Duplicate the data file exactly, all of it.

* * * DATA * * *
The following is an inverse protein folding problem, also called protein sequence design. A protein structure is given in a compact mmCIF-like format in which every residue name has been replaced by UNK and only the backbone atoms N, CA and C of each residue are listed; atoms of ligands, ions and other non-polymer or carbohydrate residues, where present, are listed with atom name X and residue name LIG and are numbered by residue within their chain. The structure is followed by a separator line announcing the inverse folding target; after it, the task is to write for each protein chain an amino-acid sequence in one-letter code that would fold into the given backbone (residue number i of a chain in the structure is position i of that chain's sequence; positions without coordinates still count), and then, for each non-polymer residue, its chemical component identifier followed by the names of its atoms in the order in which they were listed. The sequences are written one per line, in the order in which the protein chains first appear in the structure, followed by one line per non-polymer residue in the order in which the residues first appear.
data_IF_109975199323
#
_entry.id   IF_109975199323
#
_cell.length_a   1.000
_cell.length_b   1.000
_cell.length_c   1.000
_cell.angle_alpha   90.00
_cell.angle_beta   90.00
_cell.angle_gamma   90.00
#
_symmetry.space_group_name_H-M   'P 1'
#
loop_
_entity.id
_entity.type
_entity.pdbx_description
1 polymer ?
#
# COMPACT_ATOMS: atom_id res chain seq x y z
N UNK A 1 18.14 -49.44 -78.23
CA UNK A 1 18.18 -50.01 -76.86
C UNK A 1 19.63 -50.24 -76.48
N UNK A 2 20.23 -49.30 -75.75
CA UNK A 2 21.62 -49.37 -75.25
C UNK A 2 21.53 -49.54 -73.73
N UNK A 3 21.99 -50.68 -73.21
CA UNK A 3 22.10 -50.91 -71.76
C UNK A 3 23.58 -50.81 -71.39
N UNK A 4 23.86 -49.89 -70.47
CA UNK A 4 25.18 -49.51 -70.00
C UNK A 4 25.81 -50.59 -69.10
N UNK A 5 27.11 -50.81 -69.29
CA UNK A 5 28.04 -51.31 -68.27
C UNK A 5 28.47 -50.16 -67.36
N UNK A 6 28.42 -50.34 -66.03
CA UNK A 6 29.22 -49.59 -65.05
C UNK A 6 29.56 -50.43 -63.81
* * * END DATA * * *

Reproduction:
The following is an inverse protein folding problem, also called protein sequence design. A protein structure is given in a compact mmCIF-like format in which every residue name has been replaced by UNK and only the backbone atoms N, CA and C of each residue are listed; atoms of ligands, ions and other non-polymer or carbohydrate residues, where present, are listed with atom name X and residue name LIG and are numbered by residue within their chain. The structure is followed by a separator line announcing the inverse folding target; after it, the task is to write for each protein chain an amino-acid sequence in one-letter code that would fold into the given backbone (residue number i of a chain in the structure is position i of that chain's sequence; positions without coordinates still count), and then, for each non-polymer residue, its chemical component identifier followed by the names of its atoms in the order in which they were listed. The sequences are written one per line, in the order in which the protein chains first appear in the structure, followed by one line per non-polymer residue in the order in which the residues first appear.
data_IF_109975199323
#
_entry.id   IF_109975199323
#
_cell.length_a   1.000
_cell.length_b   1.000
_cell.length_c   1.000
_cell.angle_alpha   90.00
_cell.angle_beta   90.00
_cell.angle_gamma   90.00
#
_symmetry.space_group_name_H-M   'P 1'
#
loop_
_entity.id
_entity.type
_entity.pdbx_description
1 polymer ?
#
# COMPACT_ATOMS: atom_id res chain seq x y z
N UNK A 1 18.14 -49.44 -78.23
CA UNK A 1 18.18 -50.01 -76.86
C UNK A 1 19.63 -50.24 -76.48
N UNK A 2 20.23 -49.30 -75.75
CA UNK A 2 21.62 -49.37 -75.25
C UNK A 2 21.53 -49.54 -73.73
N UNK A 3 21.99 -50.68 -73.21
CA UNK A 3 22.10 -50.91 -71.76
C UNK A 3 23.58 -50.81 -71.39
N UNK A 4 23.86 -49.89 -70.47
CA UNK A 4 25.18 -49.51 -70.00
C UNK A 4 25.81 -50.59 -69.10
N UNK A 5 27.11 -50.81 -69.29
CA UNK A 5 28.04 -51.31 -68.27
C UNK A 5 28.47 -50.16 -67.36
N UNK A 6 28.42 -50.34 -66.03
CA UNK A 6 29.22 -49.59 -65.05
C UNK A 6 29.56 -50.43 -63.81